For voters and the media, presidential elections can be a bit like watching the same play performed every four years, only with a different cast, crew, set and wardrobe. But the main characters appear every campaign. There's the frontrunner, the firebrand and the candidate who seems great on paper but not so much in practice. (According to a friend of mine, this time around that would be Jon Huntsman who she's nicknamed the Wesley Clark of 2012: handsome, likable yet completely unelectable.) And then there are the also-rans, those attempting to relive their previous political glory days, and like athletes that don't know when to hang up their jerseys, run for office despite knowing that the last time anyone cared about what they thought, twitter hadn't been born and neither had some eligible voters. This election Rudy Giuliani and Newt Gingrich may end up competing for that role, but their wives may find themselves competing for another: The role of Lady Macbeth.
Callista Gingrich is only the latest in a long line of candidate spouses blamed for allegedly sabotaging their husband's campaigns. You may have heard that last week most of Newt Gingrich's campaign staff quit. According to sources the straw that broke the camel's, or campaign's, back was when Mr. and Mrs. Gingrich took a luxury Mediterranean cruise, after he officially launched his race for the presidency. One anonymous departing staffer pointed a clear finger at the Mrs. saying, "We have a spouse who controls the schedule."
Judy Giuliani faced similar criticisms four years ago, with so many unflattering news items painting her as a social-climbing, temperamental, shopaholic, that the campaign actually began limiting her public appearances, a clear acknowledgment that she was perceived as a liability. But even out of public view her presence was felt. In one notorious incident her husband answered a call from her in the middle of a speech to the NRA, a moment that would haunt him the remainder of the campaign.
Newsweek summed up the attitude of aides on the 2004 Kerry campaign towards the multilingual, multi-millionaire Teresa Heinz Kerry as "we'd lock her in a closet if we could." Then of course there was Hillary Clinton, who spent much of the early years of her husband's presidency viewed as dangerously polarizing until the Lewinsky scandal made her more likable than he was. Even Elizabeth Edwards was eventually caricatured as the shrew that was somehow at least partly to blame for the personal and professional implosion of her husband, despite enduring a terminal illness and his infidelity. While all of these women may not share a party affiliation, they do share a legacy, namely as women who became scapegoats for their husband's failings. (Click here to see a list of the most controversial candidate wives.)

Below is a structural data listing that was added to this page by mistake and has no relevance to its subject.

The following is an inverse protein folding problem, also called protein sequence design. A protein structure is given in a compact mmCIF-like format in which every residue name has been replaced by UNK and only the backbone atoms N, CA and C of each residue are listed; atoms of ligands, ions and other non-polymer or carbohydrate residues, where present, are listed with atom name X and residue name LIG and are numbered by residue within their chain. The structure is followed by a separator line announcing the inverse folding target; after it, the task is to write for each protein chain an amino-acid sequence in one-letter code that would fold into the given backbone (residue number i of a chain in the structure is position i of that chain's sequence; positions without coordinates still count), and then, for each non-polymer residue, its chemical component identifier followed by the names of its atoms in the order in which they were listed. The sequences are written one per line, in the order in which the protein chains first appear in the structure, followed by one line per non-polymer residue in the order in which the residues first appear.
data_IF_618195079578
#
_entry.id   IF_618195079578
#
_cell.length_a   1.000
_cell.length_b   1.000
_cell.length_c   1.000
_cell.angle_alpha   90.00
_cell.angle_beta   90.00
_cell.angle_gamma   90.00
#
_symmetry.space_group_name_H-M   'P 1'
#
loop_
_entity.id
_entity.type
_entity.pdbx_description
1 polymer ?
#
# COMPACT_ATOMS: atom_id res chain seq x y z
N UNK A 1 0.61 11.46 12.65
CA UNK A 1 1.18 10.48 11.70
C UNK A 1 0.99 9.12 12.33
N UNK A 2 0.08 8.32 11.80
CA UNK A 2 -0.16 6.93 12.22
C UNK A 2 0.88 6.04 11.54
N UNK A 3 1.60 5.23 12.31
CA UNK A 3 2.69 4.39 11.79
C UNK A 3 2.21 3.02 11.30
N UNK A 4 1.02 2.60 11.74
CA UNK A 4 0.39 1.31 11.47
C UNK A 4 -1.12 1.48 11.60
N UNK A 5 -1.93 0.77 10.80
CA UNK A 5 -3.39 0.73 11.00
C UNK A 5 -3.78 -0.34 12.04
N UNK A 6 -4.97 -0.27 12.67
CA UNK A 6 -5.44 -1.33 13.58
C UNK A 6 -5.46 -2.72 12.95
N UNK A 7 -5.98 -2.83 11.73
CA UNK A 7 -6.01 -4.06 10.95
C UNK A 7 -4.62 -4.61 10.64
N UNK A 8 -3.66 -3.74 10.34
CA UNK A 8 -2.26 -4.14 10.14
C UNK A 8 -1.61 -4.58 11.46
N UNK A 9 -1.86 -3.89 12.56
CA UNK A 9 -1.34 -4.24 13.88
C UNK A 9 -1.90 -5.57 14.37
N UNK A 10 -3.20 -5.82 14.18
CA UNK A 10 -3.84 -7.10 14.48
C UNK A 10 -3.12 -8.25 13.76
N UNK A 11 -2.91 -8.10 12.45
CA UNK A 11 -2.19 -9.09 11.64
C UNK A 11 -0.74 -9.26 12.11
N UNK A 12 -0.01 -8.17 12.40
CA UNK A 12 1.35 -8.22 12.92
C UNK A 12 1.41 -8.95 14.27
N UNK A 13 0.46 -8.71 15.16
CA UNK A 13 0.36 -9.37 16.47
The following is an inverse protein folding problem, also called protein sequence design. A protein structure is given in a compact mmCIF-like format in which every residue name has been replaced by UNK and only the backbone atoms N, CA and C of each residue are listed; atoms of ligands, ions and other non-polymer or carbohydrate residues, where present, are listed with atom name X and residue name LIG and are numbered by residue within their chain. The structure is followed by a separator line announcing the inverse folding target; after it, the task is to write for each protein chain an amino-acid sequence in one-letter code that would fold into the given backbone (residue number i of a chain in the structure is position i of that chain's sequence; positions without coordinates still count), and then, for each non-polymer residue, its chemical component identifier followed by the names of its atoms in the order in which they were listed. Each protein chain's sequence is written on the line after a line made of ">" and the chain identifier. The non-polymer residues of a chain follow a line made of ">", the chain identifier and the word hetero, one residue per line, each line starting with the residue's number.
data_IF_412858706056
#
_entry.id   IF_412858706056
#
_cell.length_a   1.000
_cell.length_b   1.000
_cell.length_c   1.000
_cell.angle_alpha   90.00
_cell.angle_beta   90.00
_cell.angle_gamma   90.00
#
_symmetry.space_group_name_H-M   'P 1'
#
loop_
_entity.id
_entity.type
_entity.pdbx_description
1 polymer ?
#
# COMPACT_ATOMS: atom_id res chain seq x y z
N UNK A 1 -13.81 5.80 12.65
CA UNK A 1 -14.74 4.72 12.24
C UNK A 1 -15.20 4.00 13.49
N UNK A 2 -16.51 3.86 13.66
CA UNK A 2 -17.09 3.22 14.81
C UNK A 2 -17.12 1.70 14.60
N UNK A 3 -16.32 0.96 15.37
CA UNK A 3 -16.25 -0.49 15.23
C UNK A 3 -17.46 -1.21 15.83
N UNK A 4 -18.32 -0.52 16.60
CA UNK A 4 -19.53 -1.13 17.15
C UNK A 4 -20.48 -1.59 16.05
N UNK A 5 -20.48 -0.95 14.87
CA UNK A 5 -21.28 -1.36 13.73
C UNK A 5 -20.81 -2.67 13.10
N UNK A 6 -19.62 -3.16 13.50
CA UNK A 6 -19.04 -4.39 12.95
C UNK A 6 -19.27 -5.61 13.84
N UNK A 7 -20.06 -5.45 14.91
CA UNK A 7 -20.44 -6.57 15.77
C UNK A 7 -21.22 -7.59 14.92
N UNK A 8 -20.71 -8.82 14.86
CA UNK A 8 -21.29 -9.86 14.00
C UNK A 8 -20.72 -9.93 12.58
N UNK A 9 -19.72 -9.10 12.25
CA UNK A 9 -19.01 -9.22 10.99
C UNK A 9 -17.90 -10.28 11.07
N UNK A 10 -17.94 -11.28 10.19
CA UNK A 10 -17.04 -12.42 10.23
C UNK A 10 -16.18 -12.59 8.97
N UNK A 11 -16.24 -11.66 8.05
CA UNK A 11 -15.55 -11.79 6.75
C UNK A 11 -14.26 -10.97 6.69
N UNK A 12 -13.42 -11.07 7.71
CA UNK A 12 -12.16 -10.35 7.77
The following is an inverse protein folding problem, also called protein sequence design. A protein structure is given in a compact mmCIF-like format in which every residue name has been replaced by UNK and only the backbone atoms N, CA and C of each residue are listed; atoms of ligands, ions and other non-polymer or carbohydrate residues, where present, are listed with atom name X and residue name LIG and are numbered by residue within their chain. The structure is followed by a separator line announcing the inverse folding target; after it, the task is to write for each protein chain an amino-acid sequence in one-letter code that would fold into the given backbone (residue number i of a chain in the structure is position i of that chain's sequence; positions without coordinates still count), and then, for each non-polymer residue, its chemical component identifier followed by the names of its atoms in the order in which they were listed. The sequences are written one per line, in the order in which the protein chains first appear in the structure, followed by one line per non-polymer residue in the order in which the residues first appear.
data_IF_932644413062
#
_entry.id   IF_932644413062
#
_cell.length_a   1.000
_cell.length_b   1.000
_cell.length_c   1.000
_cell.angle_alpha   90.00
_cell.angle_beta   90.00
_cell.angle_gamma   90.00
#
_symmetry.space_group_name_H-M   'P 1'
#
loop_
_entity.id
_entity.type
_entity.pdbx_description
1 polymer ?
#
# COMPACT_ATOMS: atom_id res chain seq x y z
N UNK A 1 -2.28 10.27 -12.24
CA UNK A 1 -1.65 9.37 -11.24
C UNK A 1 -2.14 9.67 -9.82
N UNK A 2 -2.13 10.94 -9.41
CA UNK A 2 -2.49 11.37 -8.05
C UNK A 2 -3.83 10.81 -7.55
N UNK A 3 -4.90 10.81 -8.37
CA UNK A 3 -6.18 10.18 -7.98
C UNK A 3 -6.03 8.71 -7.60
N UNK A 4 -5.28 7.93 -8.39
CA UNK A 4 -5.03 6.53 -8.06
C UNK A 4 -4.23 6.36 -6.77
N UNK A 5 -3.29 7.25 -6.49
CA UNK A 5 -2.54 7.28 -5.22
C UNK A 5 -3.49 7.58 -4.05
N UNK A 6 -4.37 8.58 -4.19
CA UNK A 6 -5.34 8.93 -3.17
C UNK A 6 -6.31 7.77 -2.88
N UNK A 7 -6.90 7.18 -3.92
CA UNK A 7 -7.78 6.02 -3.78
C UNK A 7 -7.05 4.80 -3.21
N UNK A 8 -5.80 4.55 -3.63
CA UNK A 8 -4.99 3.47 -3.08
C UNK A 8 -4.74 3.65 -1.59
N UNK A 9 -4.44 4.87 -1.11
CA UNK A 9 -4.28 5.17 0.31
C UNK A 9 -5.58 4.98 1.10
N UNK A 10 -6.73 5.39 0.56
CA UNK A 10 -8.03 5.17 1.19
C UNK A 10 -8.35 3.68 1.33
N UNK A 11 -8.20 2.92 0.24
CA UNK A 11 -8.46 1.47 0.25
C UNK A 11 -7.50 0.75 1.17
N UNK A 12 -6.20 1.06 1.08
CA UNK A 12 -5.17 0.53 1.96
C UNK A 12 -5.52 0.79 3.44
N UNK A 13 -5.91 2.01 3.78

In the case of Newt Gingrich, last I checked he was a big boy, old enough to make his own decisions about his travel plans, and if he's incapable of running something as basic as his own schedule perhaps running a country might be a tad ambitious for him. His aides should lay blame where it's due for that -- with the candidate, not with his spouse.
But I can't help wondering if there's something else at play here, something tinged with a hint of sexism and misogyny. Every time anonymous aides pile on the wife of a candidate (It's almost always the wife, after all when was the last time we read an unflattering profile of Todd Palin?) there's an underlying message there: she needs to be put in her place.
In the case of Gingrich and Giuliani though, I have a feeling there's something deeper occurring -- one of society's oldest double standards. I think ultimately Judy Giuliani and Callista Gingrich never stood a chance with their husband's high-priced advisors. The reason? Because any political operative worth his salt knew from the get-go that Gingrich and Giuliani's affairs with their current wives essentially rendered them unelectable -- at least in the GOP primary for president. But that's not the wives' fault. They weren't the ones who were married or decided on a career in politics. And yet based on some of the sneering they were rumored to engender from such aides, it seems that these little details didn't much matter. They were the ones that ended up silently shouldering the blame for their husband's primary political vulnerability, despite the fact that it was a vulnerability of their husbands' making. The aides were happy to take their husbands' money -- electable or not -- as long as the baggage-bearing Mrs. didn't get too uppity.
After seeing their treatment -- and the treatment of other candidate wives similarly thrown under the bus -- it's no wonder that a number have discouraged their husbands from running to avoid also being run over.
I guess the only way to avoid the throw-the-Mrs.-under-the-bus-syndrome (aka Blame the Broad syndrome) in the future, is for us to have more women driving the bus -- as candidates.
This post originally appeared on TheLoop21.com for which Goff is a Contributing Editor.